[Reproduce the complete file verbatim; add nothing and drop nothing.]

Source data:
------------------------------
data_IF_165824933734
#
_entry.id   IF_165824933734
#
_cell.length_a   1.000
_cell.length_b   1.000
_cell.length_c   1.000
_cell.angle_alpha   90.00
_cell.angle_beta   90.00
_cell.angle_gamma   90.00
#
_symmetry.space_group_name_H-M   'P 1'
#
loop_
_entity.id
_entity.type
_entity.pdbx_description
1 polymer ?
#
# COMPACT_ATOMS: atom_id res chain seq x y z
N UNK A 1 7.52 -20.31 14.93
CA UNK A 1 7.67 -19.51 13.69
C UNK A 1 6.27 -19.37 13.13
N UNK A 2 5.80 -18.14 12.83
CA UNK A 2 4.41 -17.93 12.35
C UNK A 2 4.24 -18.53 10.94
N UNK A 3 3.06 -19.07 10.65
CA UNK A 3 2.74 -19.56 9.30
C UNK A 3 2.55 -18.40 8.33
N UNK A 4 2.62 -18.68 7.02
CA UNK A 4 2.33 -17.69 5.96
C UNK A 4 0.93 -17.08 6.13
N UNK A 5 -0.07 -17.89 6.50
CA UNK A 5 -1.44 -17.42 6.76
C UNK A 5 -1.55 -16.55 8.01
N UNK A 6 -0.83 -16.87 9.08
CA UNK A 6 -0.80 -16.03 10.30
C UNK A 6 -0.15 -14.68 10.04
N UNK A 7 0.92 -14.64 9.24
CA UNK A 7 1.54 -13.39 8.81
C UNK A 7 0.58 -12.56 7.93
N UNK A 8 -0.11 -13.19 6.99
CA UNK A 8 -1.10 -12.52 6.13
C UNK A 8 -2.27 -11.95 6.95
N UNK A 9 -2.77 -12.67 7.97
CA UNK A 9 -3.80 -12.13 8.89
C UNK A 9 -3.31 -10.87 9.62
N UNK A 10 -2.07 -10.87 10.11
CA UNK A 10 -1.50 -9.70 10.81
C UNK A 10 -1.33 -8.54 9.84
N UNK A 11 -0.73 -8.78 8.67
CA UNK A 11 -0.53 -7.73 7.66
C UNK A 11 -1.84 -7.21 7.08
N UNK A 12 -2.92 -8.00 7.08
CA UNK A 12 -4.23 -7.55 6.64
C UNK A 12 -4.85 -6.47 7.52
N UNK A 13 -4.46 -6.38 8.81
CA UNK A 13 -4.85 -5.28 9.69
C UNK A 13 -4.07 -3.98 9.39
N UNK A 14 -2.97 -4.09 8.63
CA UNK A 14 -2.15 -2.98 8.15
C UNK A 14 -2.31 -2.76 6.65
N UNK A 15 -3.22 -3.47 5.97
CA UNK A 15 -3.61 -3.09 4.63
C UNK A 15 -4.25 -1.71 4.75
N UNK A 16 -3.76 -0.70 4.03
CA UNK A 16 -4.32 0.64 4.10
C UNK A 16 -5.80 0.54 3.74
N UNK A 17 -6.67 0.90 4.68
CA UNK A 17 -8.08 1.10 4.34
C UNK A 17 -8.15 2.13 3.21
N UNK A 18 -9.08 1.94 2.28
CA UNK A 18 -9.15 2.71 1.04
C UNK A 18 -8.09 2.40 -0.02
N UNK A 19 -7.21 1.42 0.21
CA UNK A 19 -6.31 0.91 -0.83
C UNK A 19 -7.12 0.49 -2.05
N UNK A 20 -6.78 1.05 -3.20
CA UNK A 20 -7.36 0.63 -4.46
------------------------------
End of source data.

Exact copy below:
data_IF_165824933734
#
_entry.id   IF_165824933734
#
_cell.length_a   1.000
_cell.length_b   1.000
_cell.length_c   1.000
_cell.angle_alpha   90.00
_cell.angle_beta   90.00
_cell.angle_gamma   90.00
#
_symmetry.space_group_name_H-M   'P 1'
#
loop_
_entity.id
_entity.type
_entity.pdbx_description
1 polymer ?
#
# COMPACT_ATOMS: atom_id res chain seq x y z
N UNK A 1 7.52 -20.31 14.93
CA UNK A 1 7.67 -19.51 13.69
C UNK A 1 6.27 -19.37 13.13
N UNK A 2 5.80 -18.14 12.83
CA UNK A 2 4.41 -17.93 12.35
C UNK A 2 4.24 -18.53 10.94
N UNK A 3 3.06 -19.07 10.65
CA UNK A 3 2.74 -19.56 9.30
C UNK A 3 2.55 -18.40 8.33
N UNK A 4 2.62 -18.68 7.02
CA UNK A 4 2.33 -17.69 5.96
C UNK A 4 0.93 -17.08 6.13
N UNK A 5 -0.07 -17.89 6.50
CA UNK A 5 -1.44 -17.42 6.76
C UNK A 5 -1.55 -16.55 8.01
N UNK A 6 -0.83 -16.87 9.08
CA UNK A 6 -0.80 -16.03 10.30
C UNK A 6 -0.15 -14.68 10.04
N UNK A 7 0.92 -14.64 9.24
CA UNK A 7 1.54 -13.39 8.81
C UNK A 7 0.58 -12.56 7.93
N UNK A 8 -0.11 -13.19 6.99
CA UNK A 8 -1.10 -12.52 6.13
C UNK A 8 -2.27 -11.95 6.95
N UNK A 9 -2.77 -12.67 7.97
CA UNK A 9 -3.80 -12.13 8.89
C UNK A 9 -3.31 -10.87 9.62
N UNK A 10 -2.07 -10.87 10.11
CA UNK A 10 -1.50 -9.70 10.81
C UNK A 10 -1.33 -8.54 9.84
N UNK A 11 -0.73 -8.78 8.67
CA UNK A 11 -0.53 -7.73 7.66
C UNK A 11 -1.84 -7.21 7.08
N UNK A 12 -2.92 -8.00 7.08
CA UNK A 12 -4.23 -7.55 6.64
C UNK A 12 -4.85 -6.47 7.52
N UNK A 13 -4.46 -6.38 8.81
CA UNK A 13 -4.85 -5.28 9.69
C UNK A 13 -4.07 -3.98 9.39
N UNK A 14 -2.97 -4.09 8.63
CA UNK A 14 -2.15 -2.98 8.15
C UNK A 14 -2.31 -2.76 6.65
N UNK A 15 -3.22 -3.47 5.97
CA UNK A 15 -3.61 -3.09 4.63
C UNK A 15 -4.25 -1.71 4.75
N UNK A 16 -3.76 -0.70 4.03
CA UNK A 16 -4.32 0.64 4.10
C UNK A 16 -5.80 0.54 3.74
N UNK A 17 -6.67 0.90 4.68
CA UNK A 17 -8.08 1.10 4.34
C UNK A 17 -8.15 2.13 3.21
N UNK A 18 -9.08 1.94 2.28
CA UNK A 18 -9.15 2.71 1.04
C UNK A 18 -8.09 2.40 -0.02
N UNK A 19 -7.21 1.42 0.21
CA UNK A 19 -6.31 0.91 -0.83
C UNK A 19 -7.12 0.49 -2.05
N UNK A 20 -6.78 1.05 -3.20
CA UNK A 20 -7.36 0.63 -4.46